7. Lack of connection with other struggles - Thatcher's foulest achievement was to make the whole nation forget its social history, and that we are part of an ongoing struggle between those with power/money & those without (including the planet), who are exploited in the quest for more money & power. We have to learn from past struggles.

This is coupled with a lack of revolutionary thought - we need to change what is happening to the planet and encourage all people to live sustainably. We are not just trying to stop the destruction of one wood or one treehouse.

Our ultimate aim has to be the destabilising of global industrial capitalism. This is the system that demands that there are always rich people exploiting the poor. If we do not challenge capitalism itself, we cannot hope to put environment and people at the top of the world agenda.

8. We have to assess our relationship to the rest of the environment movement too. Why are we not Greenpeace or FoE, what can we do that they can't? At present FOE is making every effort to empower its local groups more - they have resources, credibility and good networks. But they are also much more restricted and less creative than us.

They have never put the destabilisation of capitalism on their agenda and hence are "reformist". It is no coincidence then that their membership is the complacent middle-classes, but can they be radicalised rather than written off?

If we can work with other organisations, without compromising our own opinions, we can radicalise others. We have to allow individuals the time to become empowered, but if we can build a diverse, united environmental movement, we would become a force to be reckoned with. Our currently isolated position and attitude only plays into the hands of the politicians and multinationals.

9. Is "everybody welcome"? We hand out thousands of leaflets saying so, but it is not true. If we are to continue to protest and to win, we have to accept different levels of commitment and ability. Those we have welcomed have not always been the best activists and we are too nice to turn some away. Whole sections of road campaigns have been abandoned to "Brew Crew" and "acid casualties", as the rest of us find their behaviour offensive.

Enough Whinging - Here's Some Positive Ideas.

1. Learn how to agitate - successful movements like the Civil Rights movement, trade unions etc, spent lots of time out in communities talking to people and offering solutions. We need to do this to build a mass movement, reclaim our social history and stop being an elite. Simple histories of rebellions and protest would help.

Talks to community groups (Womens' Institute branches ??!) and reviving the Earth First! roadshow would be good. ECOTRIP does not, as yet, fulfill this role as it concentrates on the party-festival-veggieburger scene. Too many young people are cynical and apathetic, they need to know what sort of world they are inheriting, who makes it that way and how it can be salvaged. I am sick to death of being told, 'there is nothing for me, why should I bother?' Ours is the most materially well-off generation ever - that should breed responsibility to care for the world and for others. Outreach into this group is essential as they are the decision-makers [??] of the future.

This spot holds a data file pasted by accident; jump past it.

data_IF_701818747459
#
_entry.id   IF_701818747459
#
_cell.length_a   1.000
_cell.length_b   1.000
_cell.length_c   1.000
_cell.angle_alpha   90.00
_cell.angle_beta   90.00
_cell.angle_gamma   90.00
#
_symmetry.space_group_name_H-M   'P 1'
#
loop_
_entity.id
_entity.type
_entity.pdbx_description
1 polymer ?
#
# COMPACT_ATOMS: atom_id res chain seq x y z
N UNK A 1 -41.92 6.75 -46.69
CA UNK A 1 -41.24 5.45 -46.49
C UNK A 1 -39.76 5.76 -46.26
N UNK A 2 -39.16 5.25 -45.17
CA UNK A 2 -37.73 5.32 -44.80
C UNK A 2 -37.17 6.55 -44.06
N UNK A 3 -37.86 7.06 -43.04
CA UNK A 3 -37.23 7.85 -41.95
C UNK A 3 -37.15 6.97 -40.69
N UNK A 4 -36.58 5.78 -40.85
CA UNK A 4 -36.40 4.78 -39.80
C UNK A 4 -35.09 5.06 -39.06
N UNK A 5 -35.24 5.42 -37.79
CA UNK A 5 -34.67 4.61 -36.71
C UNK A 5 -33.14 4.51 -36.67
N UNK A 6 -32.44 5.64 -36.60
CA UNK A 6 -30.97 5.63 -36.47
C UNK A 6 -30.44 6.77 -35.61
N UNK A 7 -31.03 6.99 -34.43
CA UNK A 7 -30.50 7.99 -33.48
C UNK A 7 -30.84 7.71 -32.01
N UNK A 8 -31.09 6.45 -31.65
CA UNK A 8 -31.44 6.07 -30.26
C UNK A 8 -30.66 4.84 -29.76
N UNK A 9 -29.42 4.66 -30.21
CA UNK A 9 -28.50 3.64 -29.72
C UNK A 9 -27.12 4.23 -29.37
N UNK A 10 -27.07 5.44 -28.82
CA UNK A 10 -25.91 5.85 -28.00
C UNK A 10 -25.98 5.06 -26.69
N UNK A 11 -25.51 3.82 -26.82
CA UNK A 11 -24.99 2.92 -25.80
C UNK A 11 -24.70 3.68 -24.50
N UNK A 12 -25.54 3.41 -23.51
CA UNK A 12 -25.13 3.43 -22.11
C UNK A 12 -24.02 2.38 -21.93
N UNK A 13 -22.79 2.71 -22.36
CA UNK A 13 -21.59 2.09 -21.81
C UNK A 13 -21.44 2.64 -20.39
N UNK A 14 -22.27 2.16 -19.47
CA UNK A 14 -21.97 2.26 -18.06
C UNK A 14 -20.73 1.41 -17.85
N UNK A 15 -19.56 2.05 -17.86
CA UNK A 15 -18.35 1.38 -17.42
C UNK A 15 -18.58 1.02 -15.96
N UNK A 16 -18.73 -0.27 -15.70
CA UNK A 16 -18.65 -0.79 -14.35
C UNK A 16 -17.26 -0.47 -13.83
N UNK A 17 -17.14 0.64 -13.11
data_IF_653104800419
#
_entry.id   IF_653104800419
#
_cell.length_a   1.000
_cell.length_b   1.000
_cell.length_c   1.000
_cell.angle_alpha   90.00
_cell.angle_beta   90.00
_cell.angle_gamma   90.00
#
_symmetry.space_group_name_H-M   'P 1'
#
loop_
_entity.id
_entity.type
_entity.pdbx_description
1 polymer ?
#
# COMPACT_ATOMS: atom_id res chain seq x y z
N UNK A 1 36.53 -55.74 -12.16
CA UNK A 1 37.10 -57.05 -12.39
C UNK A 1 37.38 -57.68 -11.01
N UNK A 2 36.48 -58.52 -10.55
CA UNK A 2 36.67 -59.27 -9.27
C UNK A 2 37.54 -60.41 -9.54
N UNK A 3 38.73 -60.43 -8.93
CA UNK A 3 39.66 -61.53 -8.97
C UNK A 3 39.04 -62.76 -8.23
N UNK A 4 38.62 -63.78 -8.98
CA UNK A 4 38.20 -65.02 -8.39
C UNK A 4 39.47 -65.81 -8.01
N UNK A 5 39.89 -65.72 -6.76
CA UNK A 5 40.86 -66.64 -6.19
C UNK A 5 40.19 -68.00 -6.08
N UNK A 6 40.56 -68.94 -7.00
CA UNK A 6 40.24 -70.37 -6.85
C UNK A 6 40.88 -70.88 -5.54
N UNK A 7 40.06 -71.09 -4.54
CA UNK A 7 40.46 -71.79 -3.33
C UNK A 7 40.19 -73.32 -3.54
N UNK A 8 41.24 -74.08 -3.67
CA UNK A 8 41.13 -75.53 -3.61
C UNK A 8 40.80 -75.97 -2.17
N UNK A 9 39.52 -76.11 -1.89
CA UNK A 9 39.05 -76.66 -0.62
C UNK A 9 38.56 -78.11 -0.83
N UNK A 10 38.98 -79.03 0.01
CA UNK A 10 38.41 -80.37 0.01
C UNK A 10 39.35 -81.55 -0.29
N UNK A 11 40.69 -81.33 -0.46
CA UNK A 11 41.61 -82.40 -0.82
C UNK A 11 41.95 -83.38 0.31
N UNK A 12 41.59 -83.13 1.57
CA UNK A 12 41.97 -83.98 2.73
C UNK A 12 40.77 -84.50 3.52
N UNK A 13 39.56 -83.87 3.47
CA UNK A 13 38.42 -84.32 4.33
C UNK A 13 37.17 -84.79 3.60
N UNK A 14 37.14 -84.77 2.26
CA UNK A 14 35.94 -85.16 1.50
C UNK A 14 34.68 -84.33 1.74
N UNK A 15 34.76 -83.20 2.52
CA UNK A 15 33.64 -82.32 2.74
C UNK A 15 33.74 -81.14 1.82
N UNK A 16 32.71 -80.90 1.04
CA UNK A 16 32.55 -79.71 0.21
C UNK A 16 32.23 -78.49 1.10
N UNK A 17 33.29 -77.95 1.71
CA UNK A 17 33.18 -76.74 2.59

2. Remember "the Earth is not dying, it is being murdered and the people murdering it have names and addresses". The worst perpetrators of global destruction need to be given a hard time. Use Corporate Watch for info and be persistent.

3. Create a movement that people want to join and stay in. This means having a clear agenda and including everybody - not just asking them to bake an activist a cake! We need to create a system that reduces our dependency on capitalism and destabilises it. By working closer with LETS schemes etc. we could create a parallel economy that would make the capitalist one irrelevant - AND make links with a wider group of people.

4. Counteract the media backlash by pointing out our successes more.

5. Criminal damage must be talked about! You don't have to say you do it, but always say that it is understandable, given peoples' frustrations. Criminal damage can be a threat, can be shown to parallel the damage to the Earth, but it should not be unfocussed vandalism. Sometimes it is inappropriate and we have to have the intelligence to know when this is.

6. Learn from current "successful" organisations like The Land Is Ours and Friends of the Earth, who score by being well connected, wealthy and strategic. But let's not allow them to set the agenda - use their networks and work with them on local issues. Public Inquiries are often criticised for being undemocratic and part of 'the system'. This is true, but if we could win a few battles at this level, our work would be easier and unless we stand up and point out the flaws, they will go unchallenged.

7. Should EF! develop itself? a difficult one this. We are, by nature and necessity, shy of centralised structures, but could we do with a little more centralisation for fund-raising, resource gathering, concentrated outreach, access to expertise, etc? What was the role of groups like EarthARC and Road Alert! - how can we replicate them if we need to? Do we need to provide more space for people who want to take a more passive role by raising money, providing subscriptions,etc?

Think About It!